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New era dawns for SLC-6
Among the newest additions to Space Launch Complex-6 is a huge hangar, seen here under construction earlier this year, where crews can prepare Delta 4 rockets for blastoff. //Ed Souza/Staff

It/s been home to a pair of ill-fated manned space programs, both canceled before any blastoffs from Vandenberg Air Force Base.

It was eyed as the home for a huge unmanned rocket.

It has housed a small rocket program that racked up a shaky record before economics doomed its future.

But this weekend, Vandenberg/s notorious Space Launch Complex-6 hopes to stand in a brighter light as the West Coast/s first Delta 4 rocket 7 a space booster built by Boeing 7 ushers in a new era.

Backers hope it will mark the end of the rocky road that spans parts of five decades at SLC-6.

"I just hope Slick Six finally gets its due," said Don Smith, a Vandenberg Village resident and long-time space advocate who worked on two earlier programs linked to the site.

In the beginning

Space Launch Complex-6 is known as much for what didn/t launch as for what did.

In the mid-1960s, President Lyndon Johnson approved development of the Manned Orbiting Laboratory (MOL) program. A site on today/s South Base was picked as the home for the military space station.

On March 12, 1966, construction began for Space Launch Complex-6 on the former Sudden Ranch property.

"This was one of the most complex construction projects ever attempted by the Air Force at Vandenberg," Steven R. Strom wrote in a summer 2004 article for Aerospace Corp./s publication "Crosslink."

While MOL made slow progress on technical challenges, it continued to wrestle with funding issues amid a Defense Department also paying for the Vietnam War. Officials began debating MOL/s value.

"Funny thing about MOL, it never seems to get any nearer to fruition despite the passage of time …. For every year of its existence, MOL has slipped about a year, like a man walking on a treadmill, because of re-study, re-programming, and budget cuts," The Journal of Armed Forces reported on June 29, 1968.

By the time President Richard M. Nixon took office in 1969, MOL was reportedly close to a maiden launch. But to the surprise of the MOL team, Nixon axed the program mid-year.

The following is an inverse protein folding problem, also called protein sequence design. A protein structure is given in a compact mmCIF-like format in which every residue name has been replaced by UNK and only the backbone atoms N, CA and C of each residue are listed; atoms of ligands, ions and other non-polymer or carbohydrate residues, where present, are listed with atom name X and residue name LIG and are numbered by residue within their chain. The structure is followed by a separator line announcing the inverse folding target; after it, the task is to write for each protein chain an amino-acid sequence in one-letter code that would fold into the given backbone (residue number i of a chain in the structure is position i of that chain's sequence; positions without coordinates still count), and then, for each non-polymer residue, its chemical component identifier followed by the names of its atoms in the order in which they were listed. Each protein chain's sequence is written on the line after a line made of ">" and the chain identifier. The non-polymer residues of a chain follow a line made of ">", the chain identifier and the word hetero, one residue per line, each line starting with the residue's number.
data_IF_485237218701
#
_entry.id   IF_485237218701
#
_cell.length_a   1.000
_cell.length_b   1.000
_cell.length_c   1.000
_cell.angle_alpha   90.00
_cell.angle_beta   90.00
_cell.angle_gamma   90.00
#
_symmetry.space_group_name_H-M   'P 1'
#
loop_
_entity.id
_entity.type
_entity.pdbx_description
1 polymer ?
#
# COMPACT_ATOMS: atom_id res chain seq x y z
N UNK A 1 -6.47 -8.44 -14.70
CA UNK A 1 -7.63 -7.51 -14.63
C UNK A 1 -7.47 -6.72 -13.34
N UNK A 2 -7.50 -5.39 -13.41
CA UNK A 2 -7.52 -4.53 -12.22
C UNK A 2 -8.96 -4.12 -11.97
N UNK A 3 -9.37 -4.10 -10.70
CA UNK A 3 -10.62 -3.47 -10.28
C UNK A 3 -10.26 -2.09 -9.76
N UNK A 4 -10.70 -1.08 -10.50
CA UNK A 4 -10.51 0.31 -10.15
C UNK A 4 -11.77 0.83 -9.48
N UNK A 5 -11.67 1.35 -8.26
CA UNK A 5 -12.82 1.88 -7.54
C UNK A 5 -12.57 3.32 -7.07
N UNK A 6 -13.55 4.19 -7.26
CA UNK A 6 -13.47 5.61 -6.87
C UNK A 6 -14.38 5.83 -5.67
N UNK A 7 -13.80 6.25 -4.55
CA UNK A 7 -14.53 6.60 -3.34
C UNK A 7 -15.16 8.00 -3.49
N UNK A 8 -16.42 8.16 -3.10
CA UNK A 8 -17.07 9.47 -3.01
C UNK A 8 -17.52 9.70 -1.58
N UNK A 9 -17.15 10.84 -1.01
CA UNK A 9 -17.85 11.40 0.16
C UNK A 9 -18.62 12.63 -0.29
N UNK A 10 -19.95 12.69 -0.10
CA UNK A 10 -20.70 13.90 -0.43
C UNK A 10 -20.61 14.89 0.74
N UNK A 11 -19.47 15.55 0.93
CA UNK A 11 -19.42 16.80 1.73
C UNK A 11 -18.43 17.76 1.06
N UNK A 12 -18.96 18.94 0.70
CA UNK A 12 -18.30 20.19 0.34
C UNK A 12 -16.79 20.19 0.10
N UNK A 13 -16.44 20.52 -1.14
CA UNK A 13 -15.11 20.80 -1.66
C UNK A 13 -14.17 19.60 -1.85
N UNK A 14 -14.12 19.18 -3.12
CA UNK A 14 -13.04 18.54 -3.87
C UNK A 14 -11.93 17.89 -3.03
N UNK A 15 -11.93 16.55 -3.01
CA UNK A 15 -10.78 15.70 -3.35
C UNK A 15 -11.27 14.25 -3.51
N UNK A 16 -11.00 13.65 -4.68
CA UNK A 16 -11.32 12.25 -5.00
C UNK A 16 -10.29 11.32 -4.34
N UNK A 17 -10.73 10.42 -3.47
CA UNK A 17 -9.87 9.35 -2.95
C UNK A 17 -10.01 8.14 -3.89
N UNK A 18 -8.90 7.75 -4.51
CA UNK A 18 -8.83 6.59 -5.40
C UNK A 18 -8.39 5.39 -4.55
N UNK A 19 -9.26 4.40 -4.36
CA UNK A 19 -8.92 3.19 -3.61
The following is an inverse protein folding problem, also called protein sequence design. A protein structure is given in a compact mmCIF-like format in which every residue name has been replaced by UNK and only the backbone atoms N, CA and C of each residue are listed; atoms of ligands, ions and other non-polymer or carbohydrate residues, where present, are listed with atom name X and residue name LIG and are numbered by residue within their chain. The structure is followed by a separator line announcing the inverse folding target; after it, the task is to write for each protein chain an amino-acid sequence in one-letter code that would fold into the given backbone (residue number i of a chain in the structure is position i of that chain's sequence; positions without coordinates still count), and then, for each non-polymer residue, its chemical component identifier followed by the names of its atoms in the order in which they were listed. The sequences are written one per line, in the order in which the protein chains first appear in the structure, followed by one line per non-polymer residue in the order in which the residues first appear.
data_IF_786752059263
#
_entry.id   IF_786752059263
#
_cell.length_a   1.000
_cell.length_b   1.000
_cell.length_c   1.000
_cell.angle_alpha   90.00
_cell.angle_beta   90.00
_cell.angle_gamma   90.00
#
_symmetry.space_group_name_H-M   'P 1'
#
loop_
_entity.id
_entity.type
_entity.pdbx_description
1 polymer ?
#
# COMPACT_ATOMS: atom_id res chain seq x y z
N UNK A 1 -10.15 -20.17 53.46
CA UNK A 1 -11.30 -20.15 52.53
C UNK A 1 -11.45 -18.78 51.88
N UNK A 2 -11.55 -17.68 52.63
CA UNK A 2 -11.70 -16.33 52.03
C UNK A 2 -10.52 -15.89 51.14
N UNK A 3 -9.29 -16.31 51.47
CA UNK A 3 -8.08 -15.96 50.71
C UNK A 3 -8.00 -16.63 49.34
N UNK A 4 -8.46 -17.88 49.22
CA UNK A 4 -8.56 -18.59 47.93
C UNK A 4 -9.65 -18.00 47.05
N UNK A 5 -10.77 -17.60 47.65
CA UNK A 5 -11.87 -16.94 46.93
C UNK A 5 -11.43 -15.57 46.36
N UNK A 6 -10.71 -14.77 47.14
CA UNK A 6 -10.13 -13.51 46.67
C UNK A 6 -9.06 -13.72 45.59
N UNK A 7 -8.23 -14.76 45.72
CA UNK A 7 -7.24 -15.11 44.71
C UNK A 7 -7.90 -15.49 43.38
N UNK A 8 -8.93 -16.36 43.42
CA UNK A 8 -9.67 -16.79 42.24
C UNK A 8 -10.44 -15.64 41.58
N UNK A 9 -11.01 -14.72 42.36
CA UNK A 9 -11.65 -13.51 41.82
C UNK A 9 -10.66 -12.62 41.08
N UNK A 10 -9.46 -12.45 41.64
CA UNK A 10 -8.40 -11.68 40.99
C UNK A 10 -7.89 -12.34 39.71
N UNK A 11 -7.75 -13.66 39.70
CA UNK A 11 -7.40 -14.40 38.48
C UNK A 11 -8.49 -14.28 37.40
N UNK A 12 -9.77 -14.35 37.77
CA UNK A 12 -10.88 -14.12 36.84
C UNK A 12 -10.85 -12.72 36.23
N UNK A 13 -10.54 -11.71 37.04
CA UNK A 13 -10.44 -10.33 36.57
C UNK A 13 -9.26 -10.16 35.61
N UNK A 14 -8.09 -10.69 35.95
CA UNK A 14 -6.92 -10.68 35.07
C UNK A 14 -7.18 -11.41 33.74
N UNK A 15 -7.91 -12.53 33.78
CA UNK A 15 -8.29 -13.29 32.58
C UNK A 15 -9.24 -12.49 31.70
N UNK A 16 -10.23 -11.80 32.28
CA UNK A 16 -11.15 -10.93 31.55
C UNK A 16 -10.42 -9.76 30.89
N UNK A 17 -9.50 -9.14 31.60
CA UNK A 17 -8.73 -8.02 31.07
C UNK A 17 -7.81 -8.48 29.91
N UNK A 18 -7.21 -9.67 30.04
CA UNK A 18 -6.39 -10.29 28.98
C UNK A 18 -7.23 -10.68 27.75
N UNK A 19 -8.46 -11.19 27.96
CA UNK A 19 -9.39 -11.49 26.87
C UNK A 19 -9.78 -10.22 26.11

MOL would become an asterisk of history, though Strom, Aerospace Corp./s corporate archivist, noted the vital role that had been envisioned for the program.

"Had it not been terminated, MOL would have been the first U.S. orbital space station, and its crews would have been the first to reach space from the Western Test Range (a feat still unaccomplished)," he wrote.

MOL away

Essentially overnight, Space Launch Complex-6 went from a bustling work site to a ghost town.

Just months later, Nixon launched an effort for a less costly and less complicated road to space. The solution: a reusable shuttle.

An appointed board identified Cape Canaveral, Fla., and Vandenberg Air Force Base as launch sites.

Meanwhile, SLC-6 sat in mothball status, the military term for low-level caretaking. But reincarnation would come after a study revealed that using the nearly completed pad for the new shuttle could save ,100 million.

"That was a driving factor, a selling point," Jeffrey Geiger, a base historian, said in 1995.

MOL/s unused structures served as a foundation. New equipment was added along with a Shuttle Assembly Building meant to provide shelter from the South Base/s powerful winds.

"Under construction since 1979 and now nearly four-fifths complete," a Time magazine article said in March 1985, "(SLC-6) is a prodigious arrangement of lofty mobile towers and gaping tunnels, ragged bunkers and squat tanks, covering 150 acres."

To get ready for the pad/s first shuttle mission, Enterprise, an inert version of the orbiter, was positioned on the site. The Air Force dedicated the facility Oct. 15, 1985, and astronauts and others believed the first launch was near.

But on Jan. 28, 1986, a tragedy a continent away signaled the beginning of the program/s end.

The explosion of the space shuttle Challenger changed everything.

"It was not until later that we understood the implication that would have on our flight," Edward "Pete" Aldridge said 10 years ago. At the time of the program/s cancellation, he served as Secretary of the Air Force and was scheduled to fly on the first Vandenberg shuttle.